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What does transfer Cody Roscoe bring to Syracuse’s defense?

Seems pretty likely he’s playing in 2020, so what does he do for the Orange?

McNeese State v BYU Photo by Chris Gardner/Getty Images

With a few open scholarships available for 2020, we knew the Syracuse Orange football team was going to have some flexibility to make an another addition or two before camp got started in earnest. As we learned on Monday, one of those spots is going to McNeese State defensive end transfer Cody Roscoe.

Roscoe was a terror in three years at McNeese State, and really came into his own last year with 11 tackles for loss (nine of those were sacks). His best game of the year was against Central Arkansas, when he recorded 2.5 sacks and a pass break-up (plus five tackles overall). He’s also a force getting into passing lanes. Roscoe had six (!!!) pass break-ups against Houston Baptist last October.

Physically, Roscoe fits the general size and quickness of Syracuse edge rushers of late, though at 6-foot-1, he’s a few inches shorter than what both Alton Robinson and Kendall Coleman were listed at to start last year. His 247-pound frame is makes him a slightly bulkier version of some of SU’s linebackers like Stefon Thompson or Geoff Cantin-Arku. This should give him some flexibility in the 3-3-5 scheme.

The question then, of course, becomes where he fits within said scheme. Assuming he’s playing this coming year given McNeese’s postseason ban, we should see him plugged in right away on the line. But can he start? Senior end Kingsley Johnathan figures to be locked in as one of the starters on the edge, and McKinley Williams is set in the middle. That other end role is likely Josh Black’s to lose, but there’s a possibility that Syracuse is able to utilize all four players to fill the three spots and keep fresh legs out there — plus just play to certain run or pass situations, respectively.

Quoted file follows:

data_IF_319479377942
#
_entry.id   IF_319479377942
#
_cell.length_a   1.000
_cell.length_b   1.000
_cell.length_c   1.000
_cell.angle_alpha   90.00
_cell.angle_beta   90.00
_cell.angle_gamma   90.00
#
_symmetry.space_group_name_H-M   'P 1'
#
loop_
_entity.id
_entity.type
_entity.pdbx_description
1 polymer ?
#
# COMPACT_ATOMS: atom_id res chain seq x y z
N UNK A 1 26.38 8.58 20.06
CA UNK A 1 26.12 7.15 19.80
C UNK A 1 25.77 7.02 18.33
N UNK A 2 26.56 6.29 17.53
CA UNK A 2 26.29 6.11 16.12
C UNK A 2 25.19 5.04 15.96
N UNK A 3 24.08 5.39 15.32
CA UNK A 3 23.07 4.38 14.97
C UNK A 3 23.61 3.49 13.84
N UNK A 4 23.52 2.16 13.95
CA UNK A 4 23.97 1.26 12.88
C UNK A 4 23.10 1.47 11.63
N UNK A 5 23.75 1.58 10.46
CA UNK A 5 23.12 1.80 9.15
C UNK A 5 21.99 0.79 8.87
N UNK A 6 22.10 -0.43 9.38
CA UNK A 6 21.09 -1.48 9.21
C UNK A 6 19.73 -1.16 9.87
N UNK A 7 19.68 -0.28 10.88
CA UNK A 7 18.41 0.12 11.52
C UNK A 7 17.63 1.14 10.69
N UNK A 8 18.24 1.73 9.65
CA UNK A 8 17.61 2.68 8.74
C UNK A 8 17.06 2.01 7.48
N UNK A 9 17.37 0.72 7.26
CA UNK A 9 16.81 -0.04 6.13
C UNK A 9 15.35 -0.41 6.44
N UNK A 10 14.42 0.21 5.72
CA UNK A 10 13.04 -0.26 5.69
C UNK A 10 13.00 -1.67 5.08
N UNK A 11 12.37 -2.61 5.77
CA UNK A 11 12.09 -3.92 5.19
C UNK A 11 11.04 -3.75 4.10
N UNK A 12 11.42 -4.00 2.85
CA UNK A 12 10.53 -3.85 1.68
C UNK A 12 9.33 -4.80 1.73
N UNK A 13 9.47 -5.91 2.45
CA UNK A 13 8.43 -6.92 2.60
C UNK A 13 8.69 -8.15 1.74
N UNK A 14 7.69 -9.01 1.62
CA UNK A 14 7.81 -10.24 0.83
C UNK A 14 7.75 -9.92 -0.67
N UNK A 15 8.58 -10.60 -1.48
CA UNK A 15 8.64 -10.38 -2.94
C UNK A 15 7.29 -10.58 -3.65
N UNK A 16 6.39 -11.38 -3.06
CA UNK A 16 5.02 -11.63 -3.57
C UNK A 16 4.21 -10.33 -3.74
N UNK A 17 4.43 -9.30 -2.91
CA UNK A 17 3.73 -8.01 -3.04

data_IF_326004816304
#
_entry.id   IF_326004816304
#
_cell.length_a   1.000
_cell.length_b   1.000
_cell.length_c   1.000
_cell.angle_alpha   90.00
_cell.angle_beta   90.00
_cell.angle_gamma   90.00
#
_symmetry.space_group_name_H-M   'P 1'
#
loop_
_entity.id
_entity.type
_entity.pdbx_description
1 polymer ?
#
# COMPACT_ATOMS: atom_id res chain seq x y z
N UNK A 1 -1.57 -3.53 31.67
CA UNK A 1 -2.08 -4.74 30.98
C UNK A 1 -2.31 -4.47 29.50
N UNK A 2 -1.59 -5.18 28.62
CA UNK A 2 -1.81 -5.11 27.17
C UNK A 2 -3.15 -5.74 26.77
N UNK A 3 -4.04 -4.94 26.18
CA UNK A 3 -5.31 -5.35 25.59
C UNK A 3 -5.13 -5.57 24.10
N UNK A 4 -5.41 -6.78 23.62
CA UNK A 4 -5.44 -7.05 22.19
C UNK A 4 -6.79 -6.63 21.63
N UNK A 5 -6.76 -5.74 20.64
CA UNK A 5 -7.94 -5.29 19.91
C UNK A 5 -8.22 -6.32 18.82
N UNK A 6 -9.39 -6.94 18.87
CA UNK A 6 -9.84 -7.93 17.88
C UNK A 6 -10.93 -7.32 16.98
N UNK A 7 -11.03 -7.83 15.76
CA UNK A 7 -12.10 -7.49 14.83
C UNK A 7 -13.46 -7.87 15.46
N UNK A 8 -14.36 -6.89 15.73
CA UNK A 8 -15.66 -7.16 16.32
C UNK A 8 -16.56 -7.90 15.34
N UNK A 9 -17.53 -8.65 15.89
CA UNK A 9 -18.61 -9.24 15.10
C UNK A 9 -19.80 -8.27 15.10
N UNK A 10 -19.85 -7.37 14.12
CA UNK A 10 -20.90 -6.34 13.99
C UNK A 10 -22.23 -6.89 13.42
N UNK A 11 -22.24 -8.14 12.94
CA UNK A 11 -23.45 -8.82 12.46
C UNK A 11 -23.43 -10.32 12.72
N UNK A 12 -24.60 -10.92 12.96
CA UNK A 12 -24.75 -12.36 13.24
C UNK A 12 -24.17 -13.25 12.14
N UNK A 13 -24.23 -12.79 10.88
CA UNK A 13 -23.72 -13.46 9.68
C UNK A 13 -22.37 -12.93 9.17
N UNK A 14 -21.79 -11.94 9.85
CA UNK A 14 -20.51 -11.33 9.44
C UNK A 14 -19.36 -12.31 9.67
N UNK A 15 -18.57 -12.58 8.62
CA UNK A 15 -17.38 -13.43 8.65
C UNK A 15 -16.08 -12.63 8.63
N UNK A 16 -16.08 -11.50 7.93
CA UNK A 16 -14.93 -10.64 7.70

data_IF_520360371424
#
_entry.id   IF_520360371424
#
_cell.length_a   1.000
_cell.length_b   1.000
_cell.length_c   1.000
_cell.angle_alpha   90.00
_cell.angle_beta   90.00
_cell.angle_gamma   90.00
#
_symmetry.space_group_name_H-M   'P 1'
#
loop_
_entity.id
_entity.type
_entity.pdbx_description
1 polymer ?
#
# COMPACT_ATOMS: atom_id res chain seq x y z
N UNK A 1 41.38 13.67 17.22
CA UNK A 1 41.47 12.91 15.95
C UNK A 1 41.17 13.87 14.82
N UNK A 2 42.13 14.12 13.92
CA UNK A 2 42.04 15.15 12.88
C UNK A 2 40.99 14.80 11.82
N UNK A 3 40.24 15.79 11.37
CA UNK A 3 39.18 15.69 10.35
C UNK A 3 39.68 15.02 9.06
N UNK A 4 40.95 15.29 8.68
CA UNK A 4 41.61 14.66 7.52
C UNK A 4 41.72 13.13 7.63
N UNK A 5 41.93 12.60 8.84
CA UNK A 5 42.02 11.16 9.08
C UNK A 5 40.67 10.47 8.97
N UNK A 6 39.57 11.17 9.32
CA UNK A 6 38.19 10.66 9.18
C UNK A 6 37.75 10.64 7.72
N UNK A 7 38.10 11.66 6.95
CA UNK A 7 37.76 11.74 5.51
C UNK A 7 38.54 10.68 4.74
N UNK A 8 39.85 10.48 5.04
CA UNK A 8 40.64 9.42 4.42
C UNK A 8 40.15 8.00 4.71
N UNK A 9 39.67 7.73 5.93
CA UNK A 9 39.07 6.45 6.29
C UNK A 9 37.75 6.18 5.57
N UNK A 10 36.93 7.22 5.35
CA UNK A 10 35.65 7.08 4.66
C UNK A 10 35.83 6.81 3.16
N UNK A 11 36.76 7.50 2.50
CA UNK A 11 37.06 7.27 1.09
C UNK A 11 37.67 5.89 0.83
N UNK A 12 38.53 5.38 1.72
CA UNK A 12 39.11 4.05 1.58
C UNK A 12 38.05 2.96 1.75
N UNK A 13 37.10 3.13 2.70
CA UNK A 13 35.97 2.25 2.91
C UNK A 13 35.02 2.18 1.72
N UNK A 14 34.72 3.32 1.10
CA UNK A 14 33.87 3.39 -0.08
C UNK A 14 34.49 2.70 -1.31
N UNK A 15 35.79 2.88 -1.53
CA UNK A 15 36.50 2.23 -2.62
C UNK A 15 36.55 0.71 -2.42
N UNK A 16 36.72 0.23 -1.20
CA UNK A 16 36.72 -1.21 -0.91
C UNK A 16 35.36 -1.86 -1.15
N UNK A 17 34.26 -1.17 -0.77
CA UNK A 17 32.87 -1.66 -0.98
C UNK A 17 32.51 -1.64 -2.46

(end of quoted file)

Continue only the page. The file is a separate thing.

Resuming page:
When you look at Roscoe’s tape, he has some great speed right when the ball snaps and there’s a real ability to shed blockers with some simple moves. He seems to take good angles at opposing pass-rushers to avoid over-pursuit, and is incredibly disruptive while going after passers as well (hence the high number of pass break-ups).

Though his size could indicate he’s in a bit of a ‘tweener role with Tyrell Richards as a D-line/linebacker hybrid, Richards may also be settling into a more traditional linebacker spot this year and the “rover” position (the “5” in the 3-3-5 scheme) is really more of a linebacker/defensive back combo. There’s ways SU may be able to alter that slightly when called upon and bring in an additional pass-rusher. But the more likely scenario would seem to indicate that Roscoe helps give ‘Cuse four starting-caliber linemen and some options they didn’t have before.

We may have to wait a month or two in order to know for certain in Roscoe’s suiting up for this year. But based on the situation, I’d say it’s more likely than not. And that could really help Syracuse not fall off too much despite losing Coleman, Robinson and Brandon Berry (the team’s top three pass-rushing linemen).